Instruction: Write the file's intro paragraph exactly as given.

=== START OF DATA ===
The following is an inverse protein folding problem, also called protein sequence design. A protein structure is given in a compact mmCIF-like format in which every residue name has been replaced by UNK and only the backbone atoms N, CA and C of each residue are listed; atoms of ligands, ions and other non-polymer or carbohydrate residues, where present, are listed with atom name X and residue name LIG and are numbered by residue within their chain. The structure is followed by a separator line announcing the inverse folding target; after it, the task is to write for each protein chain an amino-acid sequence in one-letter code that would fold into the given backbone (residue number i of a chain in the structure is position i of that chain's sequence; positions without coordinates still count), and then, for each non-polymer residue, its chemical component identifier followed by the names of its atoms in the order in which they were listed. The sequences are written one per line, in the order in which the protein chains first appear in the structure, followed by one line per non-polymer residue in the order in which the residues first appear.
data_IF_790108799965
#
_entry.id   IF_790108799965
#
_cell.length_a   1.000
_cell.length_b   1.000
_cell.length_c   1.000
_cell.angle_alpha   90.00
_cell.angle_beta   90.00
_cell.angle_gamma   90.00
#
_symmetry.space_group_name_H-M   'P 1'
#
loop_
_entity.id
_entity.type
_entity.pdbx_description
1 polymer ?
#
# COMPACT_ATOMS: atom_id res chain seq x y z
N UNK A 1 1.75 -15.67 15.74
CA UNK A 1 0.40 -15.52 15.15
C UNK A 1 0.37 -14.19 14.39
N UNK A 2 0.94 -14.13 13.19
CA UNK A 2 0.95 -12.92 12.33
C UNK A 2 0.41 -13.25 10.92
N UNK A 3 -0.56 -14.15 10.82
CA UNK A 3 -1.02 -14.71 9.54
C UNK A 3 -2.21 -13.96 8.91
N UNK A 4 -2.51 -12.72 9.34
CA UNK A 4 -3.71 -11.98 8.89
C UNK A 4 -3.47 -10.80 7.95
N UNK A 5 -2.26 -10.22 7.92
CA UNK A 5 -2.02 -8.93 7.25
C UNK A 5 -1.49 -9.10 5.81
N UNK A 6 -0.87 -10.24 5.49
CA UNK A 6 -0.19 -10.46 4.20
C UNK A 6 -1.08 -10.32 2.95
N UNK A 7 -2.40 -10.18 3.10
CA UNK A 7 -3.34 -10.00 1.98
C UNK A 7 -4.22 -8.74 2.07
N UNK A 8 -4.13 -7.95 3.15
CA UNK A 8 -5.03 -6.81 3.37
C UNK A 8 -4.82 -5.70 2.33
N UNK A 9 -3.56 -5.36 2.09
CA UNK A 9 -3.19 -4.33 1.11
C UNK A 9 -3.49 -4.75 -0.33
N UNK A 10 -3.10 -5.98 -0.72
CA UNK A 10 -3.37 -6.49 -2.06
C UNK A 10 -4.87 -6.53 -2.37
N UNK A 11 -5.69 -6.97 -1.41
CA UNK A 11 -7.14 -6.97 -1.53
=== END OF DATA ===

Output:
The following is an inverse protein folding problem, also called protein sequence design. A protein structure is given in a compact mmCIF-like format in which every residue name has been replaced by UNK and only the backbone atoms N, CA and C of each residue are listed; atoms of ligands, ions and other non-polymer or carbohydrate residues, where present, are listed with atom name X and residue name LIG and are numbered by residue within their chain. The structure is followed by a separator line announcing the inverse folding target; after it, the task is to write for each protein chain an amino-acid sequence in one-letter code that would fold into the given backbone (residue number i of a chain in the structure is position i of that chain's sequence; positions without coordinates still count), and then, for each non-polymer residue, its chemical component identifier followed by the names of its atoms in the order in which they were listed. The sequences are written one per line, in the order in which the protein chains first appear in the structure, followed by one line per non-polymer residue in the order in which the residues first appear.